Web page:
The idea of nanoreplicators itself is attractive. Here's a scene from The Cunning Blood in which character Jamie Eigen takes a shortcut through the Neverending Factory:

The messenger who had come to fetch him paused at the door to a large cinder block building and waved him through. Shortcut. Jamie and the other man walked briskly between rows of corrugated sheet-iron tanks, with gloved and aproned men swarming around them. Each tank was a never-ending something—pipe fitting, girder, length of ventilation duct, mercury vapor lamp, floor tile, or any number of other things. The men watched dials and gauges beside the tanks, and adjusted the automated hoppers that fed tiny spheres of raw materials into the bubbling water where the magic happened. To an outsider, it was magic in the purest sense: In a tank, the dirty-looking water bubbled, then stopped bubbling. A man reached into the steaming tank and removed an object. The water bubbled for a few seconds and stopped. The man reached in and removed an identical object, and the bubbling began again. Another man stacked the objects that came out of the tanks on little trucks, to be carted off to warehouses and construction projects. The smaller tanks were bled of waste heat by fans; the larger ones with cooling coils and heat exchangers. The building was always sweltering inside—but the men who worked there sounded very smug about the brilliance of it all.

Jamie granted the system a certain disarming elegance. A few kilometers outside of town he had seen a five-hectare concrete pond of dirty water that bubbled and steamed continuously. At one end, a zero-point generator in a bunker fed electricity into the water. Into the other end a continuous procession of trucks dumped crushed rock, soil, dead vegetation, and the entire town’s production of trash and salvage. (That night, he suspected that Marv the Mason’s ravaged body would slide into the pond as well.) Something in the water, something related to the something that was in the never-ending iron troughs, dismantled whatever was dumped into the pond into its component molecules, and gathered like materials together. Periodically, a gantry scoop erected over the pond dipped into the water and removed tons of small spherical nodules, each of which was a chemical element or useful compound. The nodules produced by the pond were composition-coded by diameter, and were sorted from one another by a system of graduated screens. Simple mechanical gadgetry fed the nodules into the galvanized iron tanks as the gauges indicated they were needed. Skilled labor was not required.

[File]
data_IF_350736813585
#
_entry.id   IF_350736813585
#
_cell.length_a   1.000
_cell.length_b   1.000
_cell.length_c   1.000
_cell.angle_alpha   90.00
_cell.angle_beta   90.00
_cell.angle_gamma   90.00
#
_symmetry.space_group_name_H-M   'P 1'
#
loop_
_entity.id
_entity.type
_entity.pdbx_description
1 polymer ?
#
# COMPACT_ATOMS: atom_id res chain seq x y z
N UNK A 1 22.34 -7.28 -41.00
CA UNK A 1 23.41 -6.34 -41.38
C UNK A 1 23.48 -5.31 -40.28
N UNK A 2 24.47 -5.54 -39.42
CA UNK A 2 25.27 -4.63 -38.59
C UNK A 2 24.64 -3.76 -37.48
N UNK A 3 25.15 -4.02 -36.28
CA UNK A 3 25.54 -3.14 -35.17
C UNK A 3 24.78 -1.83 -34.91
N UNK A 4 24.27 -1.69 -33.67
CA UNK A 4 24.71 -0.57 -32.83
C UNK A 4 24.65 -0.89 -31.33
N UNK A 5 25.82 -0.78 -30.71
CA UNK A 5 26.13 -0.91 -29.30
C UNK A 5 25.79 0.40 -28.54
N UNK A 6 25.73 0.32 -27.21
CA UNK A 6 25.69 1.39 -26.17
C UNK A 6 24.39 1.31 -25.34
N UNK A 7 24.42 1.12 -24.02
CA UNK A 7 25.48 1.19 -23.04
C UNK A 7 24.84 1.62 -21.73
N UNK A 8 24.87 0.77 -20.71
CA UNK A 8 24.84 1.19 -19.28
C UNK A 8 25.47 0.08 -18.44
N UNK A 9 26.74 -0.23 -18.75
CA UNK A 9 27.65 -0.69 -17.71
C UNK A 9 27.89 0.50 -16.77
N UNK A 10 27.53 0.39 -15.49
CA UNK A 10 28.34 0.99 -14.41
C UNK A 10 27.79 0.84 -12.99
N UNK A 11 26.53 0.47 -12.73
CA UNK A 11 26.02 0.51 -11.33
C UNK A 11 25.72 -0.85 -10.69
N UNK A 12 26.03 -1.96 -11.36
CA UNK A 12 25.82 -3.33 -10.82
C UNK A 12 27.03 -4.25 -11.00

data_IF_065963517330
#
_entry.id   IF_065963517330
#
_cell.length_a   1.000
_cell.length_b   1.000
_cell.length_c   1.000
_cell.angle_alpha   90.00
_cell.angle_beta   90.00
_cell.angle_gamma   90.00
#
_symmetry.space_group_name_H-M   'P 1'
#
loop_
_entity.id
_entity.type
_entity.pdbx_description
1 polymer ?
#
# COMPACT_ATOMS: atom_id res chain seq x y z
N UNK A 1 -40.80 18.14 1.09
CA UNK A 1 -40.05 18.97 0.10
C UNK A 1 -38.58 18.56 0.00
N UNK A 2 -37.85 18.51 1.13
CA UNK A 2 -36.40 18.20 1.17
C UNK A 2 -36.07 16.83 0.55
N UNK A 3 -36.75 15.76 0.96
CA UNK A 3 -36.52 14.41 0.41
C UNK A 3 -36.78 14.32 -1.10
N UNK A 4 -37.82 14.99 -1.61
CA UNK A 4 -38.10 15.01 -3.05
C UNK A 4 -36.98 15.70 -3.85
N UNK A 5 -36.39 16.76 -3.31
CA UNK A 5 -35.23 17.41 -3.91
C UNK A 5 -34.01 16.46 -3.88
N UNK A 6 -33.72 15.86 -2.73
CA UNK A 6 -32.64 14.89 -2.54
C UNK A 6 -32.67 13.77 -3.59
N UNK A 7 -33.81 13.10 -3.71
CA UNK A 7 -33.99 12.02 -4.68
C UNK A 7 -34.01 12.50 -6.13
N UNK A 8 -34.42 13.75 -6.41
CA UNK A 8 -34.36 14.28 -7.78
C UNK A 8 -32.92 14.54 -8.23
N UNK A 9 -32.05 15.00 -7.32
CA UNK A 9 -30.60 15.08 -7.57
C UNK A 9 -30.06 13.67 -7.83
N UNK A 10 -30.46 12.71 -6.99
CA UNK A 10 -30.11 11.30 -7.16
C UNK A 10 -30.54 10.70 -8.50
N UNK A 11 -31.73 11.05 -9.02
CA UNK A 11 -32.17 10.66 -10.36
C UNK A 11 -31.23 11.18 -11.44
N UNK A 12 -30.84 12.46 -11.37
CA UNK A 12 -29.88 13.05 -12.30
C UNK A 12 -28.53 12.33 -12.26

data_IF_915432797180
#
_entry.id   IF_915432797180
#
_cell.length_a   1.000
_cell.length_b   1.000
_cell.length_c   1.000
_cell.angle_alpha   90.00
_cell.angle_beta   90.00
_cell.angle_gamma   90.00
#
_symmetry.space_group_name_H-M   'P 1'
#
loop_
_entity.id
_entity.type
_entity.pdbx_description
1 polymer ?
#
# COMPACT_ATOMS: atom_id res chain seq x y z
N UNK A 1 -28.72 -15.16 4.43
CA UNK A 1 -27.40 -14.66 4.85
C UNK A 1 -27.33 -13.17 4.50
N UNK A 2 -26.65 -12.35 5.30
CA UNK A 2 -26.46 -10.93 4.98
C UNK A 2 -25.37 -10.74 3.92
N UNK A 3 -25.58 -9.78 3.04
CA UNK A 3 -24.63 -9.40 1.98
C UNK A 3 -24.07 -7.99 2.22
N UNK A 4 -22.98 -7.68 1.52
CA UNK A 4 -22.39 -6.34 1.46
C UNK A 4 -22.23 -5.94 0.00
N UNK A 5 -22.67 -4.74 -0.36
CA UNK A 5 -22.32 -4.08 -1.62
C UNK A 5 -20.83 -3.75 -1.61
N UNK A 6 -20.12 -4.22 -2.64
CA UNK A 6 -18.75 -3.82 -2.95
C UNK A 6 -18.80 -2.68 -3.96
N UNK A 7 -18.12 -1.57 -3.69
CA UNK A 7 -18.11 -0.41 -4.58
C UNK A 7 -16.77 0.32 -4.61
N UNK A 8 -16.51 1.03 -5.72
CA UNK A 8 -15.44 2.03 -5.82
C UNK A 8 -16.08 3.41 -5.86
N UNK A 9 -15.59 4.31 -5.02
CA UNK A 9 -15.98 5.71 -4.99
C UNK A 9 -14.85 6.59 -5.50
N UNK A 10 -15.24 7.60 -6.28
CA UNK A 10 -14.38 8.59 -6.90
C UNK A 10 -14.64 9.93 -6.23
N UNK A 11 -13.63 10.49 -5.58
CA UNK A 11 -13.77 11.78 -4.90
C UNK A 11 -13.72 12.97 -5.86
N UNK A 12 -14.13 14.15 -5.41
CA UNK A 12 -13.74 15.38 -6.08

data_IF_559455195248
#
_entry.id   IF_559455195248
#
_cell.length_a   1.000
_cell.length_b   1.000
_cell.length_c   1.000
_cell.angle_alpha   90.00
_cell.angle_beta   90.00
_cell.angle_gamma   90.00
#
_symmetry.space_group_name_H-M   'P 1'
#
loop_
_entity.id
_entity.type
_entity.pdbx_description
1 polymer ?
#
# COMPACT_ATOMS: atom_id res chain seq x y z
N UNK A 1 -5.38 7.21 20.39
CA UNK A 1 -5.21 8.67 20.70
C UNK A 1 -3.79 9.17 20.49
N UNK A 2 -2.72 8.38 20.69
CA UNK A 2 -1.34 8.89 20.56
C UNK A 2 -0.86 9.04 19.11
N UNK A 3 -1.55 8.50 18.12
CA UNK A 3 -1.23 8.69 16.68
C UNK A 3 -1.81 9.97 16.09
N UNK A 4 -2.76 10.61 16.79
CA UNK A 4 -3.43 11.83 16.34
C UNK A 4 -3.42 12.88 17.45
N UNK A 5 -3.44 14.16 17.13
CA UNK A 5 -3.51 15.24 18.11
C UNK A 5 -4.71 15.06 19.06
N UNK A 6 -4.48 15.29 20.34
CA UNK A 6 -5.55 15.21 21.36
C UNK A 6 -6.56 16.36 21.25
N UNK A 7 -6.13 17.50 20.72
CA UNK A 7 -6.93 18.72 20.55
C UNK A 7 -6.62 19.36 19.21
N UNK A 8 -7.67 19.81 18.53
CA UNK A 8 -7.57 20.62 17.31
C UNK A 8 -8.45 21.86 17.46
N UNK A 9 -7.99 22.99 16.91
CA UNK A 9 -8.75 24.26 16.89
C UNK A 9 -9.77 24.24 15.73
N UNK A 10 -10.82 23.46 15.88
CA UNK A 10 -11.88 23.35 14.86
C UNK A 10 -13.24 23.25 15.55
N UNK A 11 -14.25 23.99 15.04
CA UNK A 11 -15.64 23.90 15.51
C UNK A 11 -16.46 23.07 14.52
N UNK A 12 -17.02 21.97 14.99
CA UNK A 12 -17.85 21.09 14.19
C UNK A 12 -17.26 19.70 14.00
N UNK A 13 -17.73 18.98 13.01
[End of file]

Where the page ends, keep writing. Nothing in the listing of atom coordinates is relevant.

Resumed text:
And this was in a borderline interstellar colony only a couple of years from inception. Refine the concept a little further and nobody would be in the Neverending Factory at all. Whether or not such a system would be erected on the Moon (which I think is mostly absurd) the larger question looms: What would the billions of people who partake of all the Free Stuff from the Moon (now there's a book title!) actually do with their time? How would they expend their energies? How would they see themselves fitting into human society?

If I have a great fear associated with genetic engineering, it is for the notion of demographic warfare, in which warring groups would use genetically engineered microorganisms to either kill or (worse) sterilize other groups. (I'll take up the question of why sterilization would be worse in a future entry.) If the group that controls nanotechnology suddenly discovers that everybody else living on Earth is simply a nuisance, the resulting battles would reduce humanity by nine tenths, making Earth a sort of nature park for the ruling aristocracy. Peasants are only required to do the heavy lifting for the aristocracy; if your nanomachines make everything you need, the peasants become an unnecessary burden who must be fed and housed and guarded against. There are many SF novels here that would be too depressing to write, but the possibility still haunts me.